Some of Buscaglia’s influences included the works of Carl Rogers, Carl
Jung, and Jean Piaget.
1A began, Buscaglia wrote a series of best selling books that have been
translated into 20 different languages including Love, Living, Loving and
Learning, Loving Each Other, The Disabled and Their Parents, and Personhood.
Five of his books appeared on the New York Times bestseller list
concurrently. Many of his taped
lectures are also used as fund-raising tools for the Public Broadcasting System.
This is quite a successful career for a man who was placed in a special
education class based on an education system that deemed him “mentally
retarded” due to his language barriers.
his career, in his books and lectures and in his modeling of giving, Buscaglia
provided an outstanding example of a “teacher” for adults and children
alike. His work and life legacy speaks to much of the ideals of
adult education. Throughout his
work one can extract examples of his belief in community for learning.
The concepts of both personal and social transformation can be seen in
his work. For example, in 1989,
Buscaglia donated real estate valued at $500,000 towards USC and part of this
money was devoted to scholarships for Inner City Teacher Education.
Upon completion of schooling, a student in receipt of this scholarship
was required to teach a minimum of 2 years in an inner-city high school in
example of community/cooperative approaches modeled by Buscaglia can be seen in
the Felice Foundation founded by him in 1994
“to give special aid and attention to those who have dedicated
themselves to the betterment of personkind through the dynamics of helping one
another... structured around the dynamics of sharing and giving, and influencing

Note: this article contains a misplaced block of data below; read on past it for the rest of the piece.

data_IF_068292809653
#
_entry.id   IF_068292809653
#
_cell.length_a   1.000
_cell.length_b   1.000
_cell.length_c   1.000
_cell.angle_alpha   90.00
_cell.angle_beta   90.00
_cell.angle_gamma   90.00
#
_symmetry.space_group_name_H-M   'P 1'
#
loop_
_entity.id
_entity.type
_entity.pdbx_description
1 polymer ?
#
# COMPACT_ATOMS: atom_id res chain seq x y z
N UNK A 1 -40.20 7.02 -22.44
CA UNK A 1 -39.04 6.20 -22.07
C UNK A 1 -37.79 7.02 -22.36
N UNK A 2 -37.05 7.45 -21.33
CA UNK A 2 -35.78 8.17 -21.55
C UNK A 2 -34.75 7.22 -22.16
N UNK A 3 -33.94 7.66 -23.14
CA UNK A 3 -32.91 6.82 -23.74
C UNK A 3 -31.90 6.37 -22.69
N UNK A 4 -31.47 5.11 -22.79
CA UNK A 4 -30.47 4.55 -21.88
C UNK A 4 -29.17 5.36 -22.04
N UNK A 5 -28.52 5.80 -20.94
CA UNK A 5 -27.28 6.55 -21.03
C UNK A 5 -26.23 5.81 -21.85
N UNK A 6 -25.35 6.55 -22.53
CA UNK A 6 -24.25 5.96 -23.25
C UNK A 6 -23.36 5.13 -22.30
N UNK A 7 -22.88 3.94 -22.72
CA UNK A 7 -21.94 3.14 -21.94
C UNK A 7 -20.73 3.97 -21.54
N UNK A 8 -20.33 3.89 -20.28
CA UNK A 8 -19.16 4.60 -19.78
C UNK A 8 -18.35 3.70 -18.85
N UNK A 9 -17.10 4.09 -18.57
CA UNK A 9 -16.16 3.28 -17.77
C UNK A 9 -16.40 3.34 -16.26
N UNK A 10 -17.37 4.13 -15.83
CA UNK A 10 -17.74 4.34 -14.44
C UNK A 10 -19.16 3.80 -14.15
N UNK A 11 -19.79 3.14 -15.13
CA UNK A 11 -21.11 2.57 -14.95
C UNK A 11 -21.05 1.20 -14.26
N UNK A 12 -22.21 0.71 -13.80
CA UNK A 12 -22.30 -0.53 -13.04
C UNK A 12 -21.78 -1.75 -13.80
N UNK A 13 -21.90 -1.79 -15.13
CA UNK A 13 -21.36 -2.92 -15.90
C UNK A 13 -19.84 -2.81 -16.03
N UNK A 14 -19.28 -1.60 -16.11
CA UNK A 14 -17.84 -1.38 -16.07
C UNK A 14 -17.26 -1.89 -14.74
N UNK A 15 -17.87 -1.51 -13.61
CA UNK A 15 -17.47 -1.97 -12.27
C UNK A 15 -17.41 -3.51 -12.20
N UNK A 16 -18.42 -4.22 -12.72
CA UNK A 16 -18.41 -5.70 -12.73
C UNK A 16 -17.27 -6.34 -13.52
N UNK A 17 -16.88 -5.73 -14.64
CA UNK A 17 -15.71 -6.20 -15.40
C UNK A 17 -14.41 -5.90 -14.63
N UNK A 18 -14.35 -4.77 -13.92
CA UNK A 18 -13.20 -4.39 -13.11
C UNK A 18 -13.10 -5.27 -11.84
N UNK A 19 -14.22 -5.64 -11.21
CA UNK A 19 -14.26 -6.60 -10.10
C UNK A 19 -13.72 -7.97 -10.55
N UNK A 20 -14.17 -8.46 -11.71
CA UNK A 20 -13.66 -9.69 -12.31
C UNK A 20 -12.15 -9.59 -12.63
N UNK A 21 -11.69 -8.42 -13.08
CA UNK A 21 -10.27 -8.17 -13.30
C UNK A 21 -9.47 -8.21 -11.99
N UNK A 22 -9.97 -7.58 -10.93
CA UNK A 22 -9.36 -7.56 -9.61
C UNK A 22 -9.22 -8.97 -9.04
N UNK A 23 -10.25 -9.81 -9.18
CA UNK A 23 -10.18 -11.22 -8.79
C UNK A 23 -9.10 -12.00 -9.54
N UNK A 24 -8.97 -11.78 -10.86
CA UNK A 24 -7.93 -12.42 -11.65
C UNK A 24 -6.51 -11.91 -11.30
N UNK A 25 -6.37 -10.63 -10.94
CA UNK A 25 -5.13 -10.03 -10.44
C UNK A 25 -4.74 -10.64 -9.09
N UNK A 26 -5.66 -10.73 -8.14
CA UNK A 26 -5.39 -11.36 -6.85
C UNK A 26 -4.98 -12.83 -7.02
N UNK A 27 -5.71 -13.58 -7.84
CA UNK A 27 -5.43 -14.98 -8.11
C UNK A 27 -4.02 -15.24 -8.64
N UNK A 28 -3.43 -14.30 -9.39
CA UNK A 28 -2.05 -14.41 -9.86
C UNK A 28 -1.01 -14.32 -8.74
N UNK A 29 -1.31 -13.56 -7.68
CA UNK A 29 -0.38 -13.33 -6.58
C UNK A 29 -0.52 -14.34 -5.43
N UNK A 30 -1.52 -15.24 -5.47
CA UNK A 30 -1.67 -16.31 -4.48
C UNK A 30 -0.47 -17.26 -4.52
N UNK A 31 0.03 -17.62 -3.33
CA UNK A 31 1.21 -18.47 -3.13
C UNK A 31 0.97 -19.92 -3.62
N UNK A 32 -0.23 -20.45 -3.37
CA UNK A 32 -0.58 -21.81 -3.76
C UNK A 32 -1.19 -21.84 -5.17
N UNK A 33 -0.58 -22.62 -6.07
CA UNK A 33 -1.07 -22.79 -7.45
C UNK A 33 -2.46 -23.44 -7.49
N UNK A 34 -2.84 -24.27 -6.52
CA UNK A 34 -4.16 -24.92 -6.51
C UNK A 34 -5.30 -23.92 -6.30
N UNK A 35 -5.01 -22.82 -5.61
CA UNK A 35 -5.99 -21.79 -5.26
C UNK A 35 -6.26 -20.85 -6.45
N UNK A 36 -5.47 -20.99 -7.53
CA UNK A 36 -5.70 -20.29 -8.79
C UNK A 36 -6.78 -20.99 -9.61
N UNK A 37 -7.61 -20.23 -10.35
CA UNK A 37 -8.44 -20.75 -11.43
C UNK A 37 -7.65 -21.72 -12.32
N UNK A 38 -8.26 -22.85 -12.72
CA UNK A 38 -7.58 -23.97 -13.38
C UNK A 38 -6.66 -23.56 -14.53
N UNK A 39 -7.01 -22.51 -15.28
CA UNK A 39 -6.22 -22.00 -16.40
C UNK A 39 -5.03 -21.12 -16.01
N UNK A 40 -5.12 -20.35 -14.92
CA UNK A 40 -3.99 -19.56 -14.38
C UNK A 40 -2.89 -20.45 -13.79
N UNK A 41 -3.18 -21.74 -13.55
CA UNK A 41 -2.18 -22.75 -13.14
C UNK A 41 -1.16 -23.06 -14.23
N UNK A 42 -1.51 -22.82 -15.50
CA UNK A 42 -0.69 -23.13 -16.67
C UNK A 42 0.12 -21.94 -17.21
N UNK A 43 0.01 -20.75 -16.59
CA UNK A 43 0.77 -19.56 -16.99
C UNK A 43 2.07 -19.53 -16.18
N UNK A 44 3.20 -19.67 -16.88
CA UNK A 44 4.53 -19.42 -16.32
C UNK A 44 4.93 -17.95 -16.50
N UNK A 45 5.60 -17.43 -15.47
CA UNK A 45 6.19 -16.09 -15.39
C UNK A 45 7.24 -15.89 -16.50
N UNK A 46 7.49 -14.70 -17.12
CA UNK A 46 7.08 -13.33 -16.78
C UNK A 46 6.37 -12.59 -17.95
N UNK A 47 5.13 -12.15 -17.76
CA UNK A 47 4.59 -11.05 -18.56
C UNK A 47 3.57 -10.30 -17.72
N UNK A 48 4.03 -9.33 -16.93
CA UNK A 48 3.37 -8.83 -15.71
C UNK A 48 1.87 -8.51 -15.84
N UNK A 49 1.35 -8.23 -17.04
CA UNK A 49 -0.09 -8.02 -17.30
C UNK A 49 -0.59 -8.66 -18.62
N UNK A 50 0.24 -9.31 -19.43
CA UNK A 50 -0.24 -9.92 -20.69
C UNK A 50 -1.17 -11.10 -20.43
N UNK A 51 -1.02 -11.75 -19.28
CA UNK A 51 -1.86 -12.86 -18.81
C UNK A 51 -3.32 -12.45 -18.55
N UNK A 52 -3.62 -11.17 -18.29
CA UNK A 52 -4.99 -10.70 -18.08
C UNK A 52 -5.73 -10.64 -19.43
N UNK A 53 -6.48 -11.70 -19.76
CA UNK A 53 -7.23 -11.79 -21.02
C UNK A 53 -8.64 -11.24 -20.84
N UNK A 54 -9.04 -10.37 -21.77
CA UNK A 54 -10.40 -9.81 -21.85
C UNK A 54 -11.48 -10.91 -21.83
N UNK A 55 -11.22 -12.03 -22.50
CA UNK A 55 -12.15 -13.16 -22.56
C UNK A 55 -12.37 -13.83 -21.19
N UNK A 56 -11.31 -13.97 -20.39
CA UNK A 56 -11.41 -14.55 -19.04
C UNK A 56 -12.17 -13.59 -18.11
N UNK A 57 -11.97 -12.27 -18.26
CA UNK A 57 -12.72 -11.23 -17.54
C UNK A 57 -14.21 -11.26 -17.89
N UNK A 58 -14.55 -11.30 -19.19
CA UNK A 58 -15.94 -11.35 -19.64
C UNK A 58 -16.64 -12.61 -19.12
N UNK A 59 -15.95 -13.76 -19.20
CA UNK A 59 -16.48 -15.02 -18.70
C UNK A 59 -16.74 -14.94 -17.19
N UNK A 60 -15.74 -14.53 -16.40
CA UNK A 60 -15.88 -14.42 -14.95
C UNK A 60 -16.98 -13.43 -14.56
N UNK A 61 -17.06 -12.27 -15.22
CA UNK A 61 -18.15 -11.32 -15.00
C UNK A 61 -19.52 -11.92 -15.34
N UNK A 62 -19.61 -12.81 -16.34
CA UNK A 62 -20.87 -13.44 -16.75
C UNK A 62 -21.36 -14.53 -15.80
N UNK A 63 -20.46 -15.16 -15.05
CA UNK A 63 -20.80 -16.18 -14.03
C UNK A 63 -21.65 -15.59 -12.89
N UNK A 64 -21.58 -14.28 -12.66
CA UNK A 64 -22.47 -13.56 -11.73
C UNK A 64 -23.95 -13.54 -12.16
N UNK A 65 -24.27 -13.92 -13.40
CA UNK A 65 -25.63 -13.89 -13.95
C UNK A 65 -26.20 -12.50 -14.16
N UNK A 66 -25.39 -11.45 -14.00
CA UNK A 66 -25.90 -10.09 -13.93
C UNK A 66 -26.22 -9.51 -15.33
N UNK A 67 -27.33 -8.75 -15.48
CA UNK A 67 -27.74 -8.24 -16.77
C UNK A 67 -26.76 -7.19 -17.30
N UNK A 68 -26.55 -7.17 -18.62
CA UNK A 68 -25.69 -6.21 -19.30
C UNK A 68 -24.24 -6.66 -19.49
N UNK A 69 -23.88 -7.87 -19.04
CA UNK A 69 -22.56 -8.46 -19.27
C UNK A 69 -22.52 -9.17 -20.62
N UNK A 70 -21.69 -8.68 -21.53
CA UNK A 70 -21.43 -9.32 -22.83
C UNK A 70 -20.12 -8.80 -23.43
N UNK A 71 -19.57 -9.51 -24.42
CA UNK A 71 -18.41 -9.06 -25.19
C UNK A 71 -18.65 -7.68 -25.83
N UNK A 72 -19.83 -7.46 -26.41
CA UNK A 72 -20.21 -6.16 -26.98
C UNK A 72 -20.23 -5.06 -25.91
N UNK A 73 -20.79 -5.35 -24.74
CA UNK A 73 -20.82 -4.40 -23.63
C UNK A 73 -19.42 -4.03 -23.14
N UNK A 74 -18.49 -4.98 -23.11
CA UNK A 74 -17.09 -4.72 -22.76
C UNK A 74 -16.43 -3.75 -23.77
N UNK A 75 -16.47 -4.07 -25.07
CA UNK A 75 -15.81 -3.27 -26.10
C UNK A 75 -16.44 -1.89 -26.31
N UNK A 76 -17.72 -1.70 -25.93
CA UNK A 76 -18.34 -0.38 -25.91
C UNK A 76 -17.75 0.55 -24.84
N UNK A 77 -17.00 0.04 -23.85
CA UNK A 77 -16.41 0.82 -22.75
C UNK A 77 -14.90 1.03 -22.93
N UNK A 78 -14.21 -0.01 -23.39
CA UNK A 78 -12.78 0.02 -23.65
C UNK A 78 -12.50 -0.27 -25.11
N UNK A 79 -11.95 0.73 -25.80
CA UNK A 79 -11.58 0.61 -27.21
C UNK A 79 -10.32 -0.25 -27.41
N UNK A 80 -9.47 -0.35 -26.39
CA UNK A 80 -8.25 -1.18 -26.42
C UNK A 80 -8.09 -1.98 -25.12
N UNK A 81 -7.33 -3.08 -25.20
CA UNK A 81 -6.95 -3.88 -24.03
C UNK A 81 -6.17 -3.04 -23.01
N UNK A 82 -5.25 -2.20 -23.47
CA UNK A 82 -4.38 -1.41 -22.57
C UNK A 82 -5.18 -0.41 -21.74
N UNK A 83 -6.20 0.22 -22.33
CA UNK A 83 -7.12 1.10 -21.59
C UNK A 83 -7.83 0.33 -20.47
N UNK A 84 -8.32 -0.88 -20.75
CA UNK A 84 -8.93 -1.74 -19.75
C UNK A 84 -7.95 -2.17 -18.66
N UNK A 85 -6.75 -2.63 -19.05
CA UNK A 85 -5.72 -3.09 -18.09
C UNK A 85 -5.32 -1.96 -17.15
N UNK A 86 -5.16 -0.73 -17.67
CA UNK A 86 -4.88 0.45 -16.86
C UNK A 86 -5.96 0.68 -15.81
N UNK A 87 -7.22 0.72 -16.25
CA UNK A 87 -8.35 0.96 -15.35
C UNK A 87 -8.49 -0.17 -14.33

others to do the same...to encourage and reinforce socially contributive
behaviors where the focus is clearly outside the "self," looking
instead toward the welfare of others and the community.”
(The World of Leo Buscaglia Website)
Buscaglia died from a heart attack on June 12, 1998.
On July 18, 1998, a tribute to his life was conducted as a “global
community event” across the world called the following:
Keep Love Alive. The
direction for this event was: “ people should go to the most beautiful place
in their area, hopefully with a loved one or in a group. Dedicate the sunset to
Leo's memory, and also state a concrete way that you personally are going to
help perpetuate Leo's legacy of love.” (The
World of Leo Buscaglia)
the university course started by Dr. Leo Buscaglia is an exceptional example of
creativity in education where
learners are encouraged to tap into their own internal resources of knowledge
and share them as a community. Dr.
Leo Buscaglia is a tremendous model of teachers’ capacities to influence
positive transformation for individuals and societies.
Living, Loving & Learning, Buscaglia,
Leo (1982). Holt, Rinehart and Winston, Toronto
Loving Each Other—The Challenge of Human Relationships,
Buscaglia, Leo (1984). Random House Ltd, Toronto
URL: The World of Leo
Buscaglia. Retrieved Oct. 27 2002 from
URL: Dear Habermas.
Retrieved Oct. 27, 2002 from
URL: Leo Buscaglia—Internationally
known author-lecturer. Retrieved Oct. 20, 2002 from
URL: Author Index:
Leo F. Buscaglia. Retrieved Oct. 27, 2002 from
URL: Leo Buscaglia index.
Retrieved Oct. 27, 2002 from
URL: In Memory of Dr. Leo
Buscaglia. Retrieved Oct. 27, 2002
9) URL: A Brief History of Summerhill. Retrieved Nov. 15, 2002 from
By Lisa Bellon (OISE/UT), 2002
Citation: Author (2002). Title. In Daniel Schugurensky (Ed.), History of Education: Selected Moments of the 20th Century [online]. Available: http://fcis.oise.utoronto.ca/~daniel_schugurensky/assignment1/ (date accessed).